The Best Mistake Mystery
The Great Mistake Mysteries, Book 1
by Sylvia McNicoll
Yesterday I reviewed Sylvia McNicoll's newest middle-grade book, The Best Mistake Mystery, the first in her new series The Great Mistake Mysteries. Today, let me share this interview with the book's author, Sylvia McNicoll, about her new book so that you can get a feel for your next great middle-grade mystery read.
HK: I think mysteries are great reads for hooking readers but the characters of The Best Mistake Mystery will grab readers just as easily. Stephen could be any middle-grade reader who loves dogs, deals with humiliation, feels like he’s always making mistakes, overthinking everything he does. Though he is no one special, he actually is someone very special in that he represents the majority of preteens on the cusp of puberty. How did you manage to create a character so real and likeable without making him so complex that readers couldn’t relate to him?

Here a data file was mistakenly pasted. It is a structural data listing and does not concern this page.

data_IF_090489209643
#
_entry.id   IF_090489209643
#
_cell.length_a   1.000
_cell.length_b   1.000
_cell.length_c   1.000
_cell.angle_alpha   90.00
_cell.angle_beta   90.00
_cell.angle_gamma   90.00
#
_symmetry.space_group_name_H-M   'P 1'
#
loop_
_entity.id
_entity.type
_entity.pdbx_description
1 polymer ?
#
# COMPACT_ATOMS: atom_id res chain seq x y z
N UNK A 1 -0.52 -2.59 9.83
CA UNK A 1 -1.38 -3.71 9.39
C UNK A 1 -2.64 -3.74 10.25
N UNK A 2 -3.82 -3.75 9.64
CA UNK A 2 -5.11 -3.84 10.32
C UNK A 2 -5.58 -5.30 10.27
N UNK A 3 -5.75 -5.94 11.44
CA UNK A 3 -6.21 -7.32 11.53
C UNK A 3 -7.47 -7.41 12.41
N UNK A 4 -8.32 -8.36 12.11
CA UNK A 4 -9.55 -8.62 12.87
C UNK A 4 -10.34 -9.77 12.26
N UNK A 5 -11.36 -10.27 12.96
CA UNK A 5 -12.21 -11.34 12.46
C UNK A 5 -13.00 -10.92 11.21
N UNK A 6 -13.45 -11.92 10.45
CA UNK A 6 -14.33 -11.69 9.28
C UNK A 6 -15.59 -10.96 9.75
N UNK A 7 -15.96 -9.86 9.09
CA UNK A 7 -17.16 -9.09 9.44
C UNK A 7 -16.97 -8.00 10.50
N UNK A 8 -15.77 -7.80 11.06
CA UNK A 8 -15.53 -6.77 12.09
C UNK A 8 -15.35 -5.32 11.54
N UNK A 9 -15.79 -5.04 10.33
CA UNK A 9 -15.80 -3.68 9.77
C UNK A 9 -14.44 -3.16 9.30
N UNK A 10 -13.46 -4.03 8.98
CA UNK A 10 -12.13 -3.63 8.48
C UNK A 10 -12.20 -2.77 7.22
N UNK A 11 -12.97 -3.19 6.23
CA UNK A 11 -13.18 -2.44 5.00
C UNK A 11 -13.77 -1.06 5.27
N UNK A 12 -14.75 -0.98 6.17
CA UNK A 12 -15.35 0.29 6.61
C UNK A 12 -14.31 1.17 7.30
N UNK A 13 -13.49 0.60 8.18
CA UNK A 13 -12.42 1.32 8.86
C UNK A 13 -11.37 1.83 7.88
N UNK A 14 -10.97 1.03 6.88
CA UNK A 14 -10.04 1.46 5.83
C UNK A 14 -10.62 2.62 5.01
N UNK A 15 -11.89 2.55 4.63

SM: Thank you, Helen. My life is full of quirky characters and I love observing, interacting and writing about them. Stephen is probably every writer I’ve ever met, over-analytical, and self-deprecating. Renée, too, asks too many questions and bubbles over with the information she discovers through her hyper-curiosity, very writer-like. I think the key is always to live and breathe through your characters as you write and if you like them, readers will too.
HK: Stephen suggests that one of the biggest mistakes he might have made may have been misunderstanding Renée and almost closing himself off from a friendship with her. But I think Stephen’s a fairly “open” character: receptive to new experiences and easily talking to strangers. Is he modelled after someone or several kids you know, like your grandchildren whom you mention in your dedication?